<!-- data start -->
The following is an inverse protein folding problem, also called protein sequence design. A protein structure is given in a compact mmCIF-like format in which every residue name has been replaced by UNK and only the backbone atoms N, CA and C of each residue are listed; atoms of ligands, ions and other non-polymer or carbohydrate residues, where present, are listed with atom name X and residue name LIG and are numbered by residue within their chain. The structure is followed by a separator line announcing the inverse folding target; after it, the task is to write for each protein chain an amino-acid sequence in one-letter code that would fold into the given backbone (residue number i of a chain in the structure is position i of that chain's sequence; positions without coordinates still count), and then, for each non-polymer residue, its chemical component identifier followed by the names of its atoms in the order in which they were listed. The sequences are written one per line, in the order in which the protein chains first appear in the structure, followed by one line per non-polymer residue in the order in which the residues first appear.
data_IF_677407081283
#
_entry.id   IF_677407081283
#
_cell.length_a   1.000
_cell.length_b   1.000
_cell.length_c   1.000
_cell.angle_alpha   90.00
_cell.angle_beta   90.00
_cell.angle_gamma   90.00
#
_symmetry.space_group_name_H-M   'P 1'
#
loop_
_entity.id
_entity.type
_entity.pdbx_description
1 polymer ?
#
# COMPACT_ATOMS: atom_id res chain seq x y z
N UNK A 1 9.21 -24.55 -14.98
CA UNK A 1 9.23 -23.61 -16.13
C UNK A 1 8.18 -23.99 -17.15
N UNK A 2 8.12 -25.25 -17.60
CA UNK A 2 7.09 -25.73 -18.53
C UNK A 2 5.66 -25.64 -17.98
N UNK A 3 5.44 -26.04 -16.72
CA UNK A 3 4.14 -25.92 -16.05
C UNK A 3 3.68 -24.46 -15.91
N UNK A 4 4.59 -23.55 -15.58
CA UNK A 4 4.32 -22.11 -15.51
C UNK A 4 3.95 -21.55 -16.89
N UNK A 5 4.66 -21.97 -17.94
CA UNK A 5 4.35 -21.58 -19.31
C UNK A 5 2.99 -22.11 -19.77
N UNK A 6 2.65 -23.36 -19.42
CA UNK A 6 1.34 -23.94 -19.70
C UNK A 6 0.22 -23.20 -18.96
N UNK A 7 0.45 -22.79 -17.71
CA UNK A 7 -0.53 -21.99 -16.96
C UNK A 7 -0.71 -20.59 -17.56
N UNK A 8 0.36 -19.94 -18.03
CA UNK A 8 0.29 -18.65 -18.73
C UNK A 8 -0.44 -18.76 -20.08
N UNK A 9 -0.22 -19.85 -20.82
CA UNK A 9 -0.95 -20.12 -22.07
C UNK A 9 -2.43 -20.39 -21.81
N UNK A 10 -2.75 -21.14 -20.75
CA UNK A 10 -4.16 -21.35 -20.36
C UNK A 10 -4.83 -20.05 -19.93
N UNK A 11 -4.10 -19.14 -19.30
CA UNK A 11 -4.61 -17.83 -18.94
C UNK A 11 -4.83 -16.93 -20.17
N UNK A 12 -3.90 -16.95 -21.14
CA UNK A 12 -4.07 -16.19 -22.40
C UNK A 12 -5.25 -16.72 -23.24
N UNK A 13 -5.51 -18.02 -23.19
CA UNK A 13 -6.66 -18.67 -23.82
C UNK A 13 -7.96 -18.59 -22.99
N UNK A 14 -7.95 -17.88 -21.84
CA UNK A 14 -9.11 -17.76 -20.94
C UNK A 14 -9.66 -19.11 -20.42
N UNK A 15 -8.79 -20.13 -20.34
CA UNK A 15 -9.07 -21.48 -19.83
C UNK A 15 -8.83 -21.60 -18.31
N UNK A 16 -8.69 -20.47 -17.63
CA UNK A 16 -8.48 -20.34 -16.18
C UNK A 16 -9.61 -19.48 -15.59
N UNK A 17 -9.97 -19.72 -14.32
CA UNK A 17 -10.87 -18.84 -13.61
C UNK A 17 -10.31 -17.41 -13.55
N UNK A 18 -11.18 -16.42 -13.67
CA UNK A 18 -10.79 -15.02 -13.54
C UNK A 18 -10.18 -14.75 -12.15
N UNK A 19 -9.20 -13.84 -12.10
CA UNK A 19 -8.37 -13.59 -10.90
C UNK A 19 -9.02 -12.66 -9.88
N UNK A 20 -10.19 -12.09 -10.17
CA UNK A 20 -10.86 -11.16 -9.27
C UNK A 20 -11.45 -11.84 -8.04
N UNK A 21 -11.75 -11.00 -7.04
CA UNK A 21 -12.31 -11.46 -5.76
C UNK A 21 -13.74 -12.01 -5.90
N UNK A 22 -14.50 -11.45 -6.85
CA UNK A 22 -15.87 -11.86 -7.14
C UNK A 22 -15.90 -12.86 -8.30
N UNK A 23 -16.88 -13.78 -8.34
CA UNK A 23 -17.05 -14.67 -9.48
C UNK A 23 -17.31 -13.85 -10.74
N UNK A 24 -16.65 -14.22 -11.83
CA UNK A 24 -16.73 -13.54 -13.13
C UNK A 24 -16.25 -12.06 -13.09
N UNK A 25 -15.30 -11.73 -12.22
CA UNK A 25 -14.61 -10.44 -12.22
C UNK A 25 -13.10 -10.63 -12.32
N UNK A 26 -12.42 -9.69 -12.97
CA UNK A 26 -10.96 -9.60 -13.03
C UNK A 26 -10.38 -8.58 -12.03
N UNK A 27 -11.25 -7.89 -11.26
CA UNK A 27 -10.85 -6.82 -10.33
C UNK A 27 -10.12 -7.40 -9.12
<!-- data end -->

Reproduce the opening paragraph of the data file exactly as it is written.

The following is an inverse protein folding problem, also called protein sequence design. A protein structure is given in a compact mmCIF-like format in which every residue name has been replaced by UNK and only the backbone atoms N, CA and C of each residue are listed; atoms of ligands, ions and other non-polymer or carbohydrate residues, where present, are listed with atom name X and residue name LIG and are numbered by residue within their chain. The structure is followed by a separator line announcing the inverse folding target; after it, the task is to write for each protein chain an amino-acid sequence in one-letter code that would fold into the given backbone (residue number i of a chain in the structure is position i of that chain's sequence; positions without coordinates still count), and then, for each non-polymer residue, its chemical component identifier followed by the names of its atoms in the order in which they were listed. The sequences are written one per line, in the order in which the protein chains first appear in the structure, followed by one line per non-polymer residue in the order in which the residues first appear.